Chicago Racial Justice Fund Grant

Lawyers’ Committee for Better Housing (LCBH) is committed to addressing systemic racism and its toll on communities of color. Recently, LCBH supported the Chicago Housing Justice League (CHJL) to submit a grant to the Chicago Racial Justice Pooled Fund. The Fund is a collaboration between thirteen Chicago area foundations that pledged to raise and move $3M to community organizations building and sustaining movements for justice. In January, the CHJL was awarded a $40,000 grant to hire a program coordinator and create a sound leadership structure to sustain its programmatic work.

The Chicago Housing Justice League consists of 37 community organizations dedicated to promoting just housing policies and programs in the City of Chicago. Since its inception in 2018, the League’s work has primarily been supported by LCBH providing in-kind contributions to its development and maintenance. The CHJL recently hired Annie Howard as its first ever program coordinator. With Annie on board, the CJHL and its members will advance its mission even farther. Annie will oversee the administrative and programmatic activities of CHJL, which will build the League’s capacity, create a sound leadership structure, and sustain its programmatic work.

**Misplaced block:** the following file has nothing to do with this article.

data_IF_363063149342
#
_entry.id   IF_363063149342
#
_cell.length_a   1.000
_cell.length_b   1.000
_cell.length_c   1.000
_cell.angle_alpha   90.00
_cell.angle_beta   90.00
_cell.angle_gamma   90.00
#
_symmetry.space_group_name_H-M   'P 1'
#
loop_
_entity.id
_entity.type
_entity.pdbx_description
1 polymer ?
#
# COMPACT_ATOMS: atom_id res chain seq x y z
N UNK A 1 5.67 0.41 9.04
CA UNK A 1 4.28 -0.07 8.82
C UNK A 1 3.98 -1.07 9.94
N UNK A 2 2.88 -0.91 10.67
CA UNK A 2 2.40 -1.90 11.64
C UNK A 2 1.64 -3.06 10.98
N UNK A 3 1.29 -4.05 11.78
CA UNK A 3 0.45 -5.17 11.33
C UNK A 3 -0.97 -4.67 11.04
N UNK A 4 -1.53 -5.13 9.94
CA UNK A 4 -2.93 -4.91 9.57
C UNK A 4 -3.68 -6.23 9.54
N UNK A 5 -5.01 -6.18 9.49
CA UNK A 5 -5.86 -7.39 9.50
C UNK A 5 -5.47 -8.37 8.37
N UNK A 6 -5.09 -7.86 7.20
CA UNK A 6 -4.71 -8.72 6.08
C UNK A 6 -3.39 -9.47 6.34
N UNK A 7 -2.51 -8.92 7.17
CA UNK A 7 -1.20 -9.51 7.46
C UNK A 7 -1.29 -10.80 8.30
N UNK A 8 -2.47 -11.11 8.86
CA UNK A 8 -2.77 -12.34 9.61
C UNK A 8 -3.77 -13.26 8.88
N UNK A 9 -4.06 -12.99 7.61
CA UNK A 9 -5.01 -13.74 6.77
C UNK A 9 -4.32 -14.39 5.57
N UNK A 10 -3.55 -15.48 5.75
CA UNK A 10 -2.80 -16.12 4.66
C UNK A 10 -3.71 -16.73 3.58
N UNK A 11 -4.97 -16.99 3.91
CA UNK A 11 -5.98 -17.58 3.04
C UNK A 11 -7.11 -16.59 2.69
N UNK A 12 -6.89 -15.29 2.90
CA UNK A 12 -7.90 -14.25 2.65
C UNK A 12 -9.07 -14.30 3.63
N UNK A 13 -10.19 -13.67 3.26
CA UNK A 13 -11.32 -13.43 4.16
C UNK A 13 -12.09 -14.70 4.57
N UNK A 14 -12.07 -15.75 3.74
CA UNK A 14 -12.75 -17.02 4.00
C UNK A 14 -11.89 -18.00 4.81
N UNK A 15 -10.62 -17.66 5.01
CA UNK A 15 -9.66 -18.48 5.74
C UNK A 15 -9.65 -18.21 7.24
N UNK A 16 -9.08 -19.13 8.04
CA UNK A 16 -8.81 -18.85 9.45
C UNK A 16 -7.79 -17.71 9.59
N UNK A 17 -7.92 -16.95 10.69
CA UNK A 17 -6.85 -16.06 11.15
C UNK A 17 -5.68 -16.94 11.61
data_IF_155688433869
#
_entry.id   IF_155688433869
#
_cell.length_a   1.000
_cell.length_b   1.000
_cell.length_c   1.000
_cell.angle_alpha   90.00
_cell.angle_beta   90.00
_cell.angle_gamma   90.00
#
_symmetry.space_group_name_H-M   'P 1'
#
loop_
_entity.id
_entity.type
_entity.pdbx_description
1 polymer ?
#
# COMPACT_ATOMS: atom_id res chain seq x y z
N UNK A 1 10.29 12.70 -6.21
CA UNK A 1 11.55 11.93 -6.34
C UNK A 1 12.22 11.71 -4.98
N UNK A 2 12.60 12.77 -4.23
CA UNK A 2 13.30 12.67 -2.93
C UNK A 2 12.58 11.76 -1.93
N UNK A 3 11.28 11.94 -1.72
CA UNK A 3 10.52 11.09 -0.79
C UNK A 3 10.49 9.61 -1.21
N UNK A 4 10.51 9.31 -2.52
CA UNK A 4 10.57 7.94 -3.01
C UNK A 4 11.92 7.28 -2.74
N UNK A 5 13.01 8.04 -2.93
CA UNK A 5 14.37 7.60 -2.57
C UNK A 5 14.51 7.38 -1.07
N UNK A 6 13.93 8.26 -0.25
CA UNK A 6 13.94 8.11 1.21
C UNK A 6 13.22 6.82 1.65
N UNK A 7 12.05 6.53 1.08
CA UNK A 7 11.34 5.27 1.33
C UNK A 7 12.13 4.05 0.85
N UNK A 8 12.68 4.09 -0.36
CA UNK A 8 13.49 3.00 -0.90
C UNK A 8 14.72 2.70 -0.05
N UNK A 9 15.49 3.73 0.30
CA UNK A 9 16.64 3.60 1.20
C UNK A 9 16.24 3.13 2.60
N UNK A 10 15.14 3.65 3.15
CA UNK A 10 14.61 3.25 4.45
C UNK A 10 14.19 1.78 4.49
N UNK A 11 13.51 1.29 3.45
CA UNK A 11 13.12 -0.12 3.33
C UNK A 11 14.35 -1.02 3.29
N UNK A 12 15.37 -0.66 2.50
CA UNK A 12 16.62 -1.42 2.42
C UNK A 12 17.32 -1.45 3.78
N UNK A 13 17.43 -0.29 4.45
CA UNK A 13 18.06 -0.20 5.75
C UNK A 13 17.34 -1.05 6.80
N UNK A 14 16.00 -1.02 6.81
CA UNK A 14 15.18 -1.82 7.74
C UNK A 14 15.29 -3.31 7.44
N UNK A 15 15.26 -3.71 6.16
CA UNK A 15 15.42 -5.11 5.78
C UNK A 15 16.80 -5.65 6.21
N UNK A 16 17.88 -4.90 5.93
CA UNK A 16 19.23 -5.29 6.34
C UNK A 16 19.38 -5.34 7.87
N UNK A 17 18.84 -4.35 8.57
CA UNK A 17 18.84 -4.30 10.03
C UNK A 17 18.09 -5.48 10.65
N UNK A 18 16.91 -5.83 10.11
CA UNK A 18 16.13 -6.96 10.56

LCBH now serves as the CHJL’s fiscal sponsor. LCBH is excited to be part of the CHJL’s founding and growth. LCBH remains committed to the CJHL’s vision for prioritizing and implementing policy changes that serve in the interests of all members of our community, especially our Black and Latinx members, to feel safe and have access to appropriate housing resources to support their security and well-being. We have an opportunity – and responsibility – to take a stand on issues that are driving systemic structures on the local, state and federal level.

League member Diane Limas from Communities United, "All of us at the League are thrilled to receive this funding from the Chicago Racial Justice Pooled Fund. The grant will allow us to expand our work of prompting and monitoring the City's use of a racial equity lens in housing programs; challenging assumptions regarding the path to healthy, stable neighborhoods; and changing the public narrative to recognize the effects of 'housing is a human right."